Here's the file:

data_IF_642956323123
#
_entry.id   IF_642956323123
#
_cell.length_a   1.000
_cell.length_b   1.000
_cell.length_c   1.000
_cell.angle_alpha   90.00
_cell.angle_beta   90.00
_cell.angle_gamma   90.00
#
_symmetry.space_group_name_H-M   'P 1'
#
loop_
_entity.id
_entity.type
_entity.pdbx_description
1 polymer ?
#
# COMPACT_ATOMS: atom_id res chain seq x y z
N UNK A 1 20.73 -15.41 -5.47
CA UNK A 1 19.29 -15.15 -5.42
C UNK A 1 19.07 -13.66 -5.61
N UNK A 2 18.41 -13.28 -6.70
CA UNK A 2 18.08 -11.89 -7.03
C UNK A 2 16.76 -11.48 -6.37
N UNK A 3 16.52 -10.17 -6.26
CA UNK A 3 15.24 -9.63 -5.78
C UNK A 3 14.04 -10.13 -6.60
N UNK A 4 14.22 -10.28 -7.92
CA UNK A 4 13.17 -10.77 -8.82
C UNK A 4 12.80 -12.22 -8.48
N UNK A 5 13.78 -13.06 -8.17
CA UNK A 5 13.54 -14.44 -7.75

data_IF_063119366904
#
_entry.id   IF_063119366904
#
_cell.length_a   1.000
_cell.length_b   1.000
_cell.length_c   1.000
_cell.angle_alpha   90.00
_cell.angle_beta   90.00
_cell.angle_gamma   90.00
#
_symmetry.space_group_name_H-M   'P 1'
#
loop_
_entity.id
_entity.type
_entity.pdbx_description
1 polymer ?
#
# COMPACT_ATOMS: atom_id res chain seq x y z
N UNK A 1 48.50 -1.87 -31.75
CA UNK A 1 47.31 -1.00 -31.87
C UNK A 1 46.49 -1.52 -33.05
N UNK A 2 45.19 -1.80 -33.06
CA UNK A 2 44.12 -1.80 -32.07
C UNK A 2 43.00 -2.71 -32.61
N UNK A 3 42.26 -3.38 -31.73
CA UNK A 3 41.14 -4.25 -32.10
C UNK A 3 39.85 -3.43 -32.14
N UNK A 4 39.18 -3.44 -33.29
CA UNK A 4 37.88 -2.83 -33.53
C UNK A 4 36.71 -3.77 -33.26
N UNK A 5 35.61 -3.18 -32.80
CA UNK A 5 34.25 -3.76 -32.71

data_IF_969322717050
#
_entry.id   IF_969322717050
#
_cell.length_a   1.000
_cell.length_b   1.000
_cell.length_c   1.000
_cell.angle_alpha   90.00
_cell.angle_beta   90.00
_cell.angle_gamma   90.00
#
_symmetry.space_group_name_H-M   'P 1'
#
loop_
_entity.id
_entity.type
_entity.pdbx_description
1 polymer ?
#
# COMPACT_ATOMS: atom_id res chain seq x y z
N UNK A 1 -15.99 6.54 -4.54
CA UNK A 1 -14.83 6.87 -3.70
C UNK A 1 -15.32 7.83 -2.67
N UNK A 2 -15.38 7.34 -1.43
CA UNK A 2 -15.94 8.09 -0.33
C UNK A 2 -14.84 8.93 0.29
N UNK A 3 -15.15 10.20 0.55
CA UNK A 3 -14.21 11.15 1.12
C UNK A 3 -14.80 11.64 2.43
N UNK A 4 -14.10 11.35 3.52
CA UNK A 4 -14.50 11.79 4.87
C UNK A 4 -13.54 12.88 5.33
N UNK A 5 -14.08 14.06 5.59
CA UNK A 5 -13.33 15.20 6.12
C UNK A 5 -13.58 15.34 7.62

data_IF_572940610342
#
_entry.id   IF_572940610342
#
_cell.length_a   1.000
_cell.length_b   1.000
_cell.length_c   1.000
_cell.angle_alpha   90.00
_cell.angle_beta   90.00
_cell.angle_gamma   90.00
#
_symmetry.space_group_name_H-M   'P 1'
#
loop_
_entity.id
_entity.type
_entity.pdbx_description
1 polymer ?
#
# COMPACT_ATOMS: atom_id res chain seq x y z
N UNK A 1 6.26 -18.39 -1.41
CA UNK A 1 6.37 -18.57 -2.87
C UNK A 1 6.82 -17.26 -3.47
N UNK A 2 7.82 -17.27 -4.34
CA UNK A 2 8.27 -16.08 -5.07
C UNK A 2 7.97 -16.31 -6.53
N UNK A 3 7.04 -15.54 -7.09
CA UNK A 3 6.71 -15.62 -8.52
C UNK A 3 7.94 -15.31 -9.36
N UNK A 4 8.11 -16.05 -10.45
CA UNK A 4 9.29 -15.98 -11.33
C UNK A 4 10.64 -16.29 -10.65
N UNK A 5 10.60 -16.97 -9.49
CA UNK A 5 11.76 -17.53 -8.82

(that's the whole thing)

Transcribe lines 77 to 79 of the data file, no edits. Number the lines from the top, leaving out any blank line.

_cell.angle_beta   90.00
_cell.angle_gamma   90.00
#